The 25th Annual Theological Symposium on Orthodox Spirituality takes place in Bose, Italy
The 25th Annual International Ecumenical Symposium on Orthodox Spirituality, in the monastery-village of Bose, Italy, brought together 250 people from more than 20 countries across the world. This year’s theme was “The Gift of Hospitality.”
“Guests are people who carry within themselves a question. They ask us about love,” said Enzo Bianchi, the founder of the Bose community, as he opened the conference. “And hospitality is a gift that we receive within ourselves.”
In his communique to conference participants, Pope Francis emphasized that the monastery at Bose is solving the question of unity by gathering everyone into a single path. He also noted that it goes without saying that hospitality is a gift, as we are all just “visitors here on earth”.
In his message to the symposium, which was read by Bishop Anthony of Zvenigorod, Patriarch Kirill of Moscow and all Russia pointed out that Bose itself is an excellent example of hospitality.
The head pastors of the Romanian and Antiochan Orthodox Churches also sent their greetings to the conference.
At the conference's plenary session, Ecumenical Patriarch Bartholomew presented a paper entitled “Man – Both Guest and Host on Earth”, in which he noted that the theme of hospitality “concerns everyone of good will, insofar as the discussion of hospitality has become most uncomfortable in our modern world.”
“The African is the stranger of our era,” said the Patriarch of Alexandria and all Africa, Theodore II, continuing the discussion with his own paper. “Europe is losing its mind because of immigrants, while in Africa, due to the large number of wars – both wars between countries and civil wars – and because of various catastrophes of biblical proportion, people have long been living as refugees in their own lands. Our monasteries – for instance the Monastery of St. George in old Cairo – receive these people. Far from all of them are Christians; there are many Muslims. But we remember that we are all equal in terms of the rights to life, work and freedom, and for this reason we must relate with mercy to the victims of discrimination.”
The Archbishop of Tirana and all Albania, Anastasios, spoke about the understanding of “neighbor” in both the Old and New Testaments, as the focus of his talk. “Jesus Christ, in his parable of the Good Samaritan, moves things forward and overcomes the ancient Old Testament understanding, suggesting that instead of asking the question, ‘who is my neighbor?’ we should ask the question ‘to whom am I a neighbor?’ Christ is calling us ourselves to be neighbors to others.”
Vice Rector of SFI
The 25th Annual International Symposium in Bose has, this year, brought us together to discuss the question of hospitality. As ever, the organizing committee has chosen a topic which is critical for our contemporary society and requires us to mine the depths of both Eastern and Western Christianity in search of our responses. Of course, the consideration of hospitality is called forth by modern issues of mass migration and the accompanying social upheaval in various regions. There is practically not a church in existence that hasn’t come up against this call to action in our day. I think it is incredibly important that Christians of different confessions continue to search for general approaches to the solution to this problem, which arises because of clashes between nations, between religions, and between those of differing political and economic opinions. Do we have an obligation to receive every refugee, every guest worker and every migrant? Should there be a limit to our hospitality? To what extent are Christians able or even obliged to endeavor to influence of the decisions of those in power? The search for answers to these questions forces us to think about Christians’ responsibility not only for the present, but also for the past and for the future. In addition, these questions remind us that we Christians are “strangers and sojourners in the world”, independent entirely of our jurisdictional belonging. After all, we know well that national, political or other circumstances should never dampen our memory of the fact that in Christ there is neither Jew nor Greek, neither Ukrainian nor Russian. When we acquire Evangelical freedom in these things, this will bring true, brotherly love.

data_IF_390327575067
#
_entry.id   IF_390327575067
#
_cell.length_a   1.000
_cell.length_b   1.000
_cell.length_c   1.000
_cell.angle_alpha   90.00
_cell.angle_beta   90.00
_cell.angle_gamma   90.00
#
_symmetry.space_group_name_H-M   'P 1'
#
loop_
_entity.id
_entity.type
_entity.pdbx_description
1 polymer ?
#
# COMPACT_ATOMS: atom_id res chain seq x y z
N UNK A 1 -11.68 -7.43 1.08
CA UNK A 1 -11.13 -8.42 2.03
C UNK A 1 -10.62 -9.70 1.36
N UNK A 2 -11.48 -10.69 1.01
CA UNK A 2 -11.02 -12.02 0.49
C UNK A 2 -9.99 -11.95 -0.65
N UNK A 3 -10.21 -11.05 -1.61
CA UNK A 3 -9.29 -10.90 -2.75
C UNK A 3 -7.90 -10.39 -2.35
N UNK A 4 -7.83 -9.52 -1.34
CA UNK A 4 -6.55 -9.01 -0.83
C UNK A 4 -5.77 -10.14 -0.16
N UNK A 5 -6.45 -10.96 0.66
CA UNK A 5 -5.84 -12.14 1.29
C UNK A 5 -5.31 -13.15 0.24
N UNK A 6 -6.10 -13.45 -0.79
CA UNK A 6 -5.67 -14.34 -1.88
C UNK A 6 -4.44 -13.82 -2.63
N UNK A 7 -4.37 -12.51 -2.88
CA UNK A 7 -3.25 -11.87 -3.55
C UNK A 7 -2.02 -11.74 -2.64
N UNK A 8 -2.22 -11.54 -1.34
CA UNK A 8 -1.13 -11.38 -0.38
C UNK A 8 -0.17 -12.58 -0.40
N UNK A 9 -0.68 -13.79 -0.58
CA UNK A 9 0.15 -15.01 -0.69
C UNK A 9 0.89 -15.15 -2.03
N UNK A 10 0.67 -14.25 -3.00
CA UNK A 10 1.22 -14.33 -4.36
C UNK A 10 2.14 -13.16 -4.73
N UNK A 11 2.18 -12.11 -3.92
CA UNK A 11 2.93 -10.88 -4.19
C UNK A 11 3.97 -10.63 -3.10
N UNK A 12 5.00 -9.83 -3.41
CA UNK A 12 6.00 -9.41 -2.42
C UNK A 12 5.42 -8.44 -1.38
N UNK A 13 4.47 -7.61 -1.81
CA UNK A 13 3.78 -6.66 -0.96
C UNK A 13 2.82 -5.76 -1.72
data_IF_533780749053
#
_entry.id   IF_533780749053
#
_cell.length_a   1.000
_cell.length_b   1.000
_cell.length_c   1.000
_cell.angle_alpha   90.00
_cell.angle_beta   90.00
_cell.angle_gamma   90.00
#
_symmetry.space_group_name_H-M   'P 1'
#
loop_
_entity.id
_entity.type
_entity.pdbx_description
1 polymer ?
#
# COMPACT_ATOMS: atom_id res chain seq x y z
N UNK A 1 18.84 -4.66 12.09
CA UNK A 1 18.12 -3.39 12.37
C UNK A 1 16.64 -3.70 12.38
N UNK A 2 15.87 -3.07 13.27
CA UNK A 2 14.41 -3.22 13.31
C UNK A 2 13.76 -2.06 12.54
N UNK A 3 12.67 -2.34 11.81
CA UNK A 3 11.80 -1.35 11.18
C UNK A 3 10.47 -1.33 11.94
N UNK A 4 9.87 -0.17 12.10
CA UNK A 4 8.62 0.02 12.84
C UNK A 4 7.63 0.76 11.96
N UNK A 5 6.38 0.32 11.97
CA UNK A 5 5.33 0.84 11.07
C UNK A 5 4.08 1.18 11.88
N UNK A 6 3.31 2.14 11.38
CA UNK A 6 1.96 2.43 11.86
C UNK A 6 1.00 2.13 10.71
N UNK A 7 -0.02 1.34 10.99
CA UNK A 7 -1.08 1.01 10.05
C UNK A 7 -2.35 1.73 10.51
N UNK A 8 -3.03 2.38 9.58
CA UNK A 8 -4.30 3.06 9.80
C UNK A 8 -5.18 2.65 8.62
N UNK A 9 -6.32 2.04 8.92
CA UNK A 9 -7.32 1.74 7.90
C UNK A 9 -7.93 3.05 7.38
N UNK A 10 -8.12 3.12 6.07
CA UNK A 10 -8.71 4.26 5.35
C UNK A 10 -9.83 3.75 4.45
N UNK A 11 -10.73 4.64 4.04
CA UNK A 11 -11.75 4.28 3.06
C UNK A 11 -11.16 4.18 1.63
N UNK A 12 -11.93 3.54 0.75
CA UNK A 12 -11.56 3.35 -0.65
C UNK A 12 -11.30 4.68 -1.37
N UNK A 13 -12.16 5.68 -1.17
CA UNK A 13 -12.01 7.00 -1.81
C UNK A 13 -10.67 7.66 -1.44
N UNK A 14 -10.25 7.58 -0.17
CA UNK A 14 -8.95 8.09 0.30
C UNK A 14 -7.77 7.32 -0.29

The conference continued its work until 9 Sept, 2017. Among the presented papers were: “Guests and Religious Pilgrims: the Russian Religious Wanderer under new Conditions” (Nadezhda Kizenko, University of New York, Albany); “The Holy Mystery of Hospitality: A Liturgical Understanding of Hospitality and Fellowship” (Paul Meyendorff, St. Vladimir’s Orthodox Seminary, NY, USA); “Pilgrims and Wanderers in the Russian Orthodox Tradition” (Vera Shevtsova, Smith College, Massachusetts, USA, and others.
Every year since 1993, the Monastery in Bose has hosted international ecumenical conferences dedicated to discussing topics in the Orthodox Christian tradition. One of the initiators of this conference series was Nina Kaukhchishvili (1919-2010), Professor of Slavic Studies at Bergamo University, who is now well-known in Christian circles. Before long, thanks to the interest of Metropolitan Kirill of Smolensk and Kaliningrad, her initiative was supported by the Patriarch of Moscow and, thereafter, by Patriarch Bartholomew of Constantinople.
Around 80 monks, both men and women from different Christian backgrounds, live and work at Bose. The community, which later became a monastery, was founded in 1965 by Enzo Bianchi. In its first years, the mixed nature of the community caused consternation amongst Roman Catholic hierarchs, though in 1973 the community’s founding charter was officially recognized, and the community was given canonical status in the Roman Catholic Church in 2000.